Prepare students for the unglamorous sides of career-building
Updated: Mar 23
Published for The Berkeley Beacon October 3 2019 Issue
Last year, I opened my laptop and showed Kate Privert, the assistant director of the Career Development Center, my papers in my first cover letter and resume review appointment. Privert gave helpful recommendations like adding more detail to my work experience. By the end of the 15-minute appointment, I asked her if I stood a chance to get a good journalism internship in my junior year.
She said I did.
I left the office feeling confident and professionally ready to earn a prestigious internship. I did not know that conversation foreshadowed a whole year of seemingly endless rejections, career pressure, and questions of self-doubt and motivation. The Career Development Center prepares students well on paper, but not for the psychological struggle that comes with entering the internship world.
Emerson’s Career Development Center ranks as the fifth best college career center on BestColleges in 2019 and the 15th on the Princeton Review. The office conducts 15-minute resume reviews and one-on-one mock interviews with students. They also aid students’ job searches, organize internship fairs, provide credit for internships, and offer online resources. While the center’s extensive services are appreciated, I believe the office falls short on addressing students’ psychological preparedness when pursuing their career goals.
According to a study by the University of Wisconsin, research on career services tends to focus on students’ utilization and satisfaction with the resources. But it rarely highlights how these services enhance psychological preparedness and career adaptability.
Career adaptability is measured by a student’s concern about preparing for the future, ability to take responsible action, motivation to explore, and confidence to overcome obstacles. I felt like I had to figure these out alone, without the Career Development Center’s help.
There are some skills students can learn from instructors and advisors, like how to write a good cover letter. However, in the competitive world of internships, resilience needs to be taught too.
I spent the rest of my junior year constantly applying for internships and never hearing back, only to scroll on Facebook to see another student earn that Boston Globe Co-Op position or any of the other internships for which I applied. I felt like every student around me had an amazing internship, and that increased the pressure for me to get one even more. But it was difficult to take control of my career when I constantly lost my motivation and confidence.
These psychological pressures didn’t end once I secured an internship the day before the application deadline for a for-credit internship. The date is almost two weeks before classes start and earlier than when most companies select their interns, according to Intern Queen. To apply for a for-credit internship, students also have to submit a proposal. This means students have to secure an internship, register for the internship course, and submit an Experience Proposal in record time. During my job interview, I embarrassingly had to ask when I would hear back from them just so I could meet the deadline.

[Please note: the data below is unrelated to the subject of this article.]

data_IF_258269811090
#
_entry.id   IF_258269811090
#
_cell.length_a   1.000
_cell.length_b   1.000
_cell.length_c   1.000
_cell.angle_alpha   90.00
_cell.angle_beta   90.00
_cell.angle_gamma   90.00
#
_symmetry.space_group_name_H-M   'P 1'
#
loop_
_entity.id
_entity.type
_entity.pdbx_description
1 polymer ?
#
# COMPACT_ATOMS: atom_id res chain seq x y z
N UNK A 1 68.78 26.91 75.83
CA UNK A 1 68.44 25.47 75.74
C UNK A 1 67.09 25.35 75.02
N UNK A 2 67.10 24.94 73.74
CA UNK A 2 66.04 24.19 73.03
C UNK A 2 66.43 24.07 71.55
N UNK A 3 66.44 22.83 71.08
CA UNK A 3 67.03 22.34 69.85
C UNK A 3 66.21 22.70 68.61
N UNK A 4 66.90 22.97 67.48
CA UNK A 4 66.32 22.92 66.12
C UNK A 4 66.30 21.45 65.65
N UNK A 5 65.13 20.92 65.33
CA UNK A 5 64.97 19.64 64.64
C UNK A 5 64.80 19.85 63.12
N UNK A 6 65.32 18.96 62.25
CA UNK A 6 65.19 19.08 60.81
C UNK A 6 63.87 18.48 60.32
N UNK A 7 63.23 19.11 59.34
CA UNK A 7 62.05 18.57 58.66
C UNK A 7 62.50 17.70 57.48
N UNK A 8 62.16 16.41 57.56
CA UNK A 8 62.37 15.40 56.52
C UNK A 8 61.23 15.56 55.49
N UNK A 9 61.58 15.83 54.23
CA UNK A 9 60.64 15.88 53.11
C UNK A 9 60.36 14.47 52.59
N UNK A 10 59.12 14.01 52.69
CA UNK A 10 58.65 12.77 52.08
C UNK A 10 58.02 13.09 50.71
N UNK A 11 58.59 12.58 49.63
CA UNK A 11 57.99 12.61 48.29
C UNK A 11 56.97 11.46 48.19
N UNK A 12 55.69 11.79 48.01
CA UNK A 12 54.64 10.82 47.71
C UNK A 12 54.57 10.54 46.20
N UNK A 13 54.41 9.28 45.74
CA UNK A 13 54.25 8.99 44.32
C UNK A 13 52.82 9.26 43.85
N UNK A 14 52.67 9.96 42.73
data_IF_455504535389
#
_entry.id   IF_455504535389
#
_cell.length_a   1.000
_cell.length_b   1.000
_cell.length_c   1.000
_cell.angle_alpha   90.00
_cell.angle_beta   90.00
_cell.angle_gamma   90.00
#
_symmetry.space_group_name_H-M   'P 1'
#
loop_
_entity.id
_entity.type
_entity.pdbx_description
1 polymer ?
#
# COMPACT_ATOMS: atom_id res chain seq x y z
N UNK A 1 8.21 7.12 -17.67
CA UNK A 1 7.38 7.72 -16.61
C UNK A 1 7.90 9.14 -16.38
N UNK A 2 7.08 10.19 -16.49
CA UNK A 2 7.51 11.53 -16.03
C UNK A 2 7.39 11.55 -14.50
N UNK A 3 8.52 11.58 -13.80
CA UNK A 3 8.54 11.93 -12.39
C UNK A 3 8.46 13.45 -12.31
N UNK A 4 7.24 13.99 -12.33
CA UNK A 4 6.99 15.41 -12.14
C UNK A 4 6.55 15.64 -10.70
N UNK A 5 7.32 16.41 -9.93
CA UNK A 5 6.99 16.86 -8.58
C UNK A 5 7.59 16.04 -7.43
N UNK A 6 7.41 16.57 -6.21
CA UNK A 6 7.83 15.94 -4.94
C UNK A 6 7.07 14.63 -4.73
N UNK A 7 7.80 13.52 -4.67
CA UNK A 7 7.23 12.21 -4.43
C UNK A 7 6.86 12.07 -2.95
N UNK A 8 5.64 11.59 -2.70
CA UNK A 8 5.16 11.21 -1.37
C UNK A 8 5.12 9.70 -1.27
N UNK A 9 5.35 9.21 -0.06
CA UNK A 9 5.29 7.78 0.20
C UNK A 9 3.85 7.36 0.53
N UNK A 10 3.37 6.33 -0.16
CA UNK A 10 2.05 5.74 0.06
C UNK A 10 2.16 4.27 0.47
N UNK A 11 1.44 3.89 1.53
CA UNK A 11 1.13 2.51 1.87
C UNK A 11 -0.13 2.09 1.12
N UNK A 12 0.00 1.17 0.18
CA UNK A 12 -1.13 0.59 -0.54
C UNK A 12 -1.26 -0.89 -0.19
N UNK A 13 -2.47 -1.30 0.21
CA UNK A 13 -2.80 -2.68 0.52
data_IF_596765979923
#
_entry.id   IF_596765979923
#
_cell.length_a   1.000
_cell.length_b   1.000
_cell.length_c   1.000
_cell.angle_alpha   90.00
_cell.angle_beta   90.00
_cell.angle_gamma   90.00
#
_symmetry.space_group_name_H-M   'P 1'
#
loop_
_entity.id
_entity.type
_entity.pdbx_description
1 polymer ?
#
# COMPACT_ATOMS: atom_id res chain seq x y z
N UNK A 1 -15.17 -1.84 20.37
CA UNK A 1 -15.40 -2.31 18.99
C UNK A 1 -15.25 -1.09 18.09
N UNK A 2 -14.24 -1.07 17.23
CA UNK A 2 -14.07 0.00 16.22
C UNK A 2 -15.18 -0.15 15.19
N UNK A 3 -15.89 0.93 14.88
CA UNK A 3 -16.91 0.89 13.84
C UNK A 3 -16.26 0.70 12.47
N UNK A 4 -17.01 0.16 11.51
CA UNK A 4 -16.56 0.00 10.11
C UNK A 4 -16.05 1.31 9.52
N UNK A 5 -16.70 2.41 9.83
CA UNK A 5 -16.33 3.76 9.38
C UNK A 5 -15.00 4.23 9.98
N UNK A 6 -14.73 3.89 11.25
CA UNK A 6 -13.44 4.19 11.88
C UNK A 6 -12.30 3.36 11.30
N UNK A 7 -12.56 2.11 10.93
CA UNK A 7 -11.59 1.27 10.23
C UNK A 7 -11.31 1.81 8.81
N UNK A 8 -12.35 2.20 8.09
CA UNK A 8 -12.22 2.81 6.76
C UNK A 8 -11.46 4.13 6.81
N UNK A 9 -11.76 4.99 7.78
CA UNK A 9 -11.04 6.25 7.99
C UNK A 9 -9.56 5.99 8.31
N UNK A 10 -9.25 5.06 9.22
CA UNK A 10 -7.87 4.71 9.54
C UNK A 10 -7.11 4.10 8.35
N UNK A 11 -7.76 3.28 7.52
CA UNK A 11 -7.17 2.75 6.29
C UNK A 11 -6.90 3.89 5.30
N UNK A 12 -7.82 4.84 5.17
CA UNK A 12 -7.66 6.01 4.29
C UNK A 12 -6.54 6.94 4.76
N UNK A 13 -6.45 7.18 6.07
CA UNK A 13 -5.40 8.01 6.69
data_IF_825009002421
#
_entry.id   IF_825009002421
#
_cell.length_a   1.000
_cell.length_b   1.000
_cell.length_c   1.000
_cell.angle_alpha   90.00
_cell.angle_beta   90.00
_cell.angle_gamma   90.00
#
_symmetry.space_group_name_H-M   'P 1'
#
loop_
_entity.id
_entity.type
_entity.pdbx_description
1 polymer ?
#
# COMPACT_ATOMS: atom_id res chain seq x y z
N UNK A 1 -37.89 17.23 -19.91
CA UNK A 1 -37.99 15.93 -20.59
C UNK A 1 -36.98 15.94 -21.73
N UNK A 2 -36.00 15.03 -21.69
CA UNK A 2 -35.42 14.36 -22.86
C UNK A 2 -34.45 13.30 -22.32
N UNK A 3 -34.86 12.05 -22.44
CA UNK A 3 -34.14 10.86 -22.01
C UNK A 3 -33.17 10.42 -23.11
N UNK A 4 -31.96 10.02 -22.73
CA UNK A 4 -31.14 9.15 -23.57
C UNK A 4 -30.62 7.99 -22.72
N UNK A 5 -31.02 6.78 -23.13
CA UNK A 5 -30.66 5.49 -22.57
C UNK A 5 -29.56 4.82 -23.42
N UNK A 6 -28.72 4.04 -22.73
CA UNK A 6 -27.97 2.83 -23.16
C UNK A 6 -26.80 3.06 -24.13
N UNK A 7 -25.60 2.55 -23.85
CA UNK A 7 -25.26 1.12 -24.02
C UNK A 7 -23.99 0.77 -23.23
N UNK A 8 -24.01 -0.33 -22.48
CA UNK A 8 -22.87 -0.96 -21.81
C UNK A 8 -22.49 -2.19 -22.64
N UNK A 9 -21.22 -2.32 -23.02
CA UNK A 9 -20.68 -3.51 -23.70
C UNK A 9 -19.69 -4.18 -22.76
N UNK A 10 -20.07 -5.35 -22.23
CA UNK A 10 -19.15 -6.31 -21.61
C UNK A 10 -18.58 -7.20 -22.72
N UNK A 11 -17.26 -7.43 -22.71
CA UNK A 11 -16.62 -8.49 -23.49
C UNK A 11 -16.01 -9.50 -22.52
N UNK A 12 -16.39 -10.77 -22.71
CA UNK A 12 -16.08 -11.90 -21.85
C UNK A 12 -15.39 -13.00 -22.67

I luckily made the deadline, but it got me thinking—what about other students who were focused on their summer job or internship who couldn’t make it?
I thought I could finally relax after going through these steps. I thought I would not have to deal with any more pressure, competition, lack of self-confidence, or impending deadlines. But I realized I was wrong after my first week of the online internship class.
The online journalism internship class aims to help students develop a sense of professionalism and news media companies awareness through written assignments and readings, as well as self evaluation and weekly discussion threads. The first discussion thread requires students to post about themselves, their internship, and campus activities they are involved in. I thought this was fun until I read other students’ posts.
Students posted about the internships I knew I got rejected from and about some companies where they previously interned. I read posts from students who not only had internships and classes, but were also heads of student organizations, active news directors, reporters, and some even had their own show. Because students are required to respond to at least two other posts, I was pushed to feel subpar and pressured as I compared myself to other students.
While the internship class focuses on teaching students to be professionally prepared and aware of their intern rights, the discussion threads and mandated student interactions add stress and competition. The internship class should be a healthy environment for students to solely focus on their internship and develop professionalism.
If it truly is the Career Development Center’s mission to empower students to realize their potential, they should collaborate with Emerson Counseling and Psychological Services to educate students on career adaptability. By then, I hope students never have to spend a whole year alone mentally struggling to find an internship like I did.